In this chapter we provide steps for you to assess compensatory movement patterns. From earlier chapters, you’ll recall that you should precede any change in technique with movement assessment to identify any weaknesses or limitations.
Triathletes often attempt to apply technique that gets in the way of best possible performance, and if they persist with such training, chronic injuries from overuse can result from overloading muscles and damaging soft tissue structure. A body in motion outside of its primary and most efficient pattern of stability and mobility can continue to be functional, but it will be diminished in its ability to achieve optimal performance and will be more susceptible to injury.
The human body has an amazing ability to adapt and compensate for limitations in motion by developing alternative patterns of movement. Unfortunately, these alternate patterns can establish themselves as the primary patterns after only two weeks of constant recruitment. This can ultimately place limits on the triathlete’s development and optimal performance. Although the ability to perform at a high level might remain, optimal neuromuscular capabilities are hindered, resulting in a greater risk of getting caught in a cycle of constant injuries when trying to advance training.
When limitations of motion appear at any joint in the body, to achieve the total movement desired, the body will require more motion from other joints or segments of the body to perform that motion. As long as those joints or segments are able to control the additional amounts of motion being demanded of it, then no big deal. A lack of control of motion by the local (deeply placed muscles closer or directly attached to joints, where they remain neutral and work most optimally) and global (larger, fast-working superficial muscles for transferring loads and movements) stabilizing muscles often presents itself as an uncoordinated and lopsided motion when those movements are performed slowly, or as an increased perceived exertion in isometric or static low-load holding-type exercises, such as planks, prone, and lateral bridging exercises for the core.
Ideally, stability should always accompany mobility because each one can have a profound effect on the other. A lack of stability can restrict motion by demanding more from the global mobilizing muscles. Joints that lack stability show an increase in activation of the global mobilizing muscles surrounding them. (See table 4.1.) This increase in activation is a reactive protective mechanism to not only produce compression at a joint as an alternative and compensating way of creating stability at that joint, but also as a way to limit motion at that joint. When the global mobilizing muscles of the body remain active, and not completely at rest, their ability to shorten and lengthen completely is diminished, along with other key functions. These limitations restrict the amount of motion and force that are capable of being produced at any joint it crosses over. Stability, however, can be sacrificed to maintain mobility. This is done at the expense of the joint itself as well as its surrounding soft tissue structures (such as ligaments and the joint capsule). When a joint is left unprotected and unable to control excessive motion, overloading, or sudden forces, it creates an environment that can accelerate degeneration and lead to recurring injuries.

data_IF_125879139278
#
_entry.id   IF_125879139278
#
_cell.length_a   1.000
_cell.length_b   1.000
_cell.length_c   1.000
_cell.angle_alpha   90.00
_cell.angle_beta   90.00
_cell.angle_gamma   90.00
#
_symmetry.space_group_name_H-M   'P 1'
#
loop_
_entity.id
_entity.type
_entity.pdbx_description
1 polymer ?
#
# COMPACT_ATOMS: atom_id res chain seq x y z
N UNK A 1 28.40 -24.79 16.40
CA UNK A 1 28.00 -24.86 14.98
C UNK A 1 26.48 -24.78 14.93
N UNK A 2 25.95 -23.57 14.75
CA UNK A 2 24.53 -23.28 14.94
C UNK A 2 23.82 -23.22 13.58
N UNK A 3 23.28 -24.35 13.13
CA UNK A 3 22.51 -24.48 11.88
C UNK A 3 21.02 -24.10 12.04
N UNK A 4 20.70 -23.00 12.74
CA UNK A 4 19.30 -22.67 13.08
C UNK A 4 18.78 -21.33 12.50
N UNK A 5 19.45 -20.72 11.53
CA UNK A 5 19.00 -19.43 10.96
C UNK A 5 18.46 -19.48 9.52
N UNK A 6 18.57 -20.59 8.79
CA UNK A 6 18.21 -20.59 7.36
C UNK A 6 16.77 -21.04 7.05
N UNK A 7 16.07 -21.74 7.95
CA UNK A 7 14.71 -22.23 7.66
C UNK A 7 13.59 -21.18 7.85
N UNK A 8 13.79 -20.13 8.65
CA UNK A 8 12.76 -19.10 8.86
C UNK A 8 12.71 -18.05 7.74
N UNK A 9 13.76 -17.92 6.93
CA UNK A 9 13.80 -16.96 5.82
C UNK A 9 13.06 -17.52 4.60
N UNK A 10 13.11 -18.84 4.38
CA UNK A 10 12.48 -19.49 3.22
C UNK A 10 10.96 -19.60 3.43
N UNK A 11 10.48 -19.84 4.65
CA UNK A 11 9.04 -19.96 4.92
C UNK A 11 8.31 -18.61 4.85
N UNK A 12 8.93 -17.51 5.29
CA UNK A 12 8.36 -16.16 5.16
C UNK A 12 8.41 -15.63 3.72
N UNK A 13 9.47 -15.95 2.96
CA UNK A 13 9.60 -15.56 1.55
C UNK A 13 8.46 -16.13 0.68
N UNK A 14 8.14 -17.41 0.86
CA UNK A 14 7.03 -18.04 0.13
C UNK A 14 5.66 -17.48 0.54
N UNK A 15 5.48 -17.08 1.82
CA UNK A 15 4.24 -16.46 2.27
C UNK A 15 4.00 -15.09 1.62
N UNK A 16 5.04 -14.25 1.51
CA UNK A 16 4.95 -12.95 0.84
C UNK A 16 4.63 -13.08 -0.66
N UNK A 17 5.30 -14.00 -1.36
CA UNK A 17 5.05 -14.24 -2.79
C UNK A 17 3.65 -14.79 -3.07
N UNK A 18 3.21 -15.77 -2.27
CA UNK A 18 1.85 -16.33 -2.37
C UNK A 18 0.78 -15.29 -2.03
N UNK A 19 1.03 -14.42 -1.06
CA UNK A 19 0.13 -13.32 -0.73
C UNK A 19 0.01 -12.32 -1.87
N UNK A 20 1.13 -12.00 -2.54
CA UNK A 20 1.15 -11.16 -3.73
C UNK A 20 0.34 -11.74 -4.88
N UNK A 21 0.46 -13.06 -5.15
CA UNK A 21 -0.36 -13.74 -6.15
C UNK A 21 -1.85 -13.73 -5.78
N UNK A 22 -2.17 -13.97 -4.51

Power and force generation are created from the more central parts of the body, such as our trunk, pelvis, hips, and shoulders. The more distal segments of the body are designed for more fine-motor adaptation and sensory output. This sensory output provides vital real-time data to the central nervous system (spinal cord and brain; CNS), allowing it to respond instantly with muscular activation. For example, the CNS permits the feet to make quick adjustments to maintain balance when walking over uneven surfaces and the ability to manipulate buttons and zippers with the hands. When the more proximal segments of the body are not capable of providing the stability needed to generate the amount of force or motion needed, greater demand is placed on the more distal segments to make up for that loss. Thus a myriad of compensatory movement patterns can develop, and it’s crucial to have a means or formula to help in identifying the sources of these patterns.
To maximize performance, you must have appropriate load-transfer ability through the pelvis, accompanied by an ability to control stability through the core and proximal joints. You must learn to identify faulty patterns of movement and address them if you want to progress to higher levels of individually based training. By identifying and retraining the functional control of body segments, you can begin to correct movement instability and apply much more precise movements in technique. The local and deep postural stabilizers (closest to the joints) along with secondary (midlevel stabilizers) are the most important to train because they fatigue slowly (slow twitch) and provide stability because of their location and the control of joint postures. The more superficial muscles are fast twitch and build tension rapidly and only provide stability when conditions are extreme, resulting in lack of body control and more uncoordinated movements (often seen in competition when the local stabilizers have fatigued).